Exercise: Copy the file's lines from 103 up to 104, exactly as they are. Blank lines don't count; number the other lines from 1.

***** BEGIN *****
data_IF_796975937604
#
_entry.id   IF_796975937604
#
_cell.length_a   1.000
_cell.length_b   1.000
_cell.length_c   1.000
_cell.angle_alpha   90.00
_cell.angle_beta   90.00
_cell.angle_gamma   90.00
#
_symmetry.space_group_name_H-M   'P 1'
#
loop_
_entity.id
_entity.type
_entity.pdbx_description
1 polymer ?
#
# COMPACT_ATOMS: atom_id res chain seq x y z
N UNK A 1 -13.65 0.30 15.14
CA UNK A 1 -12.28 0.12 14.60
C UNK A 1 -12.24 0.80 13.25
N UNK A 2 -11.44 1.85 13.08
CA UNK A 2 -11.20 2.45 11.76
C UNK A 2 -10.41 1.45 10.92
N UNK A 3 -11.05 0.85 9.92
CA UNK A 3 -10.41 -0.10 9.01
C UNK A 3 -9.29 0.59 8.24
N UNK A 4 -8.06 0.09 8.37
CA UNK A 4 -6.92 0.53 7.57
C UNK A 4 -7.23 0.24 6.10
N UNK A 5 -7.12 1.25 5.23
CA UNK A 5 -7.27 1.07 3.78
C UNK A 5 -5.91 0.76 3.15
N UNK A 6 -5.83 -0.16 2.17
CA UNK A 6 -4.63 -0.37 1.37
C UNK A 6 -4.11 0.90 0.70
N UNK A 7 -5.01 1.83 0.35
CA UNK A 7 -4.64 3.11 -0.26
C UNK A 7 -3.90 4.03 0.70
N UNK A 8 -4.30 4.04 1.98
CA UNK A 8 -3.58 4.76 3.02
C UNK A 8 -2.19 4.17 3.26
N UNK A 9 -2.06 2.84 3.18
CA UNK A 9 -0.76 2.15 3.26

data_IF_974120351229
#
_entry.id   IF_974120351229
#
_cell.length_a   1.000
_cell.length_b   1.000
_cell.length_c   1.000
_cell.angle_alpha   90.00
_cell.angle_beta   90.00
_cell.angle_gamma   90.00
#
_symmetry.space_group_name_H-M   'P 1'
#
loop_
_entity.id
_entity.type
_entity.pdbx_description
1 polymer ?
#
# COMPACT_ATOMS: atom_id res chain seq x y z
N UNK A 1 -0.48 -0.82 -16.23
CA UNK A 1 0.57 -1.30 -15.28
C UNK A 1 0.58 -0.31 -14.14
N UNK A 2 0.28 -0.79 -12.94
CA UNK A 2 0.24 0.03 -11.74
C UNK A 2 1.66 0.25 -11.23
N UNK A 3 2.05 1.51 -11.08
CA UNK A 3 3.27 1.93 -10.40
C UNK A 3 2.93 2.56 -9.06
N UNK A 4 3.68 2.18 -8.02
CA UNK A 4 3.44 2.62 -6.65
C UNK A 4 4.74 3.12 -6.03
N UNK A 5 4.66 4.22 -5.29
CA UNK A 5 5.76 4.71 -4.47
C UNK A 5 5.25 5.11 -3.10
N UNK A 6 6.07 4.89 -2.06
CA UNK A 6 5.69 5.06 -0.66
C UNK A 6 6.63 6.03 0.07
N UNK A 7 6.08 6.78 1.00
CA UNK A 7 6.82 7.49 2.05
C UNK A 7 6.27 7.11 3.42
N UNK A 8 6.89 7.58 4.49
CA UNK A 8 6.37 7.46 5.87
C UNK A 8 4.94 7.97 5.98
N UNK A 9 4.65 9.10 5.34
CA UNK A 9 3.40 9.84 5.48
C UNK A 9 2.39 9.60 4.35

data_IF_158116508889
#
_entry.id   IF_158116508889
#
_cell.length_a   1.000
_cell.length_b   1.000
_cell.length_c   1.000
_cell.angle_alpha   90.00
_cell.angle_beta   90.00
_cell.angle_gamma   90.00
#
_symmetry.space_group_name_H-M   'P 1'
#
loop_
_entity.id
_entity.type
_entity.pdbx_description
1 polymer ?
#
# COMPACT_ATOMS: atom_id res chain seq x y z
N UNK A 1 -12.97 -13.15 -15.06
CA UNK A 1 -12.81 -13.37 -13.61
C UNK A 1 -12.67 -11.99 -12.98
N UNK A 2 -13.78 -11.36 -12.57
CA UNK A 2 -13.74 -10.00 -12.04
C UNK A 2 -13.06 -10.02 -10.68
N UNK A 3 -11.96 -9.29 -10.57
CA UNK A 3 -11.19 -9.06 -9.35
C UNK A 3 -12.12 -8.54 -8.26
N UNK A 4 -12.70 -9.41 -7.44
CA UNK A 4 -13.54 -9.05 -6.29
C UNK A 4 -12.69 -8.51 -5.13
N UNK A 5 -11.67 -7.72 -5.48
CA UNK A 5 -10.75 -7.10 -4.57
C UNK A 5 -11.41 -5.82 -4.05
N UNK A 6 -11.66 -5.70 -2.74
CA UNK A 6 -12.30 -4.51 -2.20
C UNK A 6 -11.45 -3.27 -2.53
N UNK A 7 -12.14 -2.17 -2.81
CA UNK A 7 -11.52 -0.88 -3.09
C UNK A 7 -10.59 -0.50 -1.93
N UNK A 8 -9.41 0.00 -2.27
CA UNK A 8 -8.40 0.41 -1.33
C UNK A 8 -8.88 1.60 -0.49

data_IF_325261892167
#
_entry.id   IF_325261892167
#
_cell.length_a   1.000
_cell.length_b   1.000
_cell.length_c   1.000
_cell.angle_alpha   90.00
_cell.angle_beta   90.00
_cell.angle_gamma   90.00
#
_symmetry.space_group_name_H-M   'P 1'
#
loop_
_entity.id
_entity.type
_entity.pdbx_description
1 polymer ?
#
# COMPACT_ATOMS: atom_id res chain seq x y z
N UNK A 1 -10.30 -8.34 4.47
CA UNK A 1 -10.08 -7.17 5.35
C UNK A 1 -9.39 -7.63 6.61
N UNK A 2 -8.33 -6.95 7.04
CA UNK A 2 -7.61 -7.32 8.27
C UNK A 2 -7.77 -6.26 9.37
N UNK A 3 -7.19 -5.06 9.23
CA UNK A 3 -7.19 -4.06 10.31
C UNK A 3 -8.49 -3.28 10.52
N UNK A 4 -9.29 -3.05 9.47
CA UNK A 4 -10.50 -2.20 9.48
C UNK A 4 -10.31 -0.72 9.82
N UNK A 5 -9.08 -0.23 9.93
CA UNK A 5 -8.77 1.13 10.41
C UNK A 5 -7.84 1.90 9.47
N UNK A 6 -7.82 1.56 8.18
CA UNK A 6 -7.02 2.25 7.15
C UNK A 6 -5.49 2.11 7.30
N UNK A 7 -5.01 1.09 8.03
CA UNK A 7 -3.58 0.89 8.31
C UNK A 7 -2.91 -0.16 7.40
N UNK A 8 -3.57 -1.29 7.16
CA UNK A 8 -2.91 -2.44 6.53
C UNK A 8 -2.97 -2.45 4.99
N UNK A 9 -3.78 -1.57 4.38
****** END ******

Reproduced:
_cell.angle_gamma   90.00
#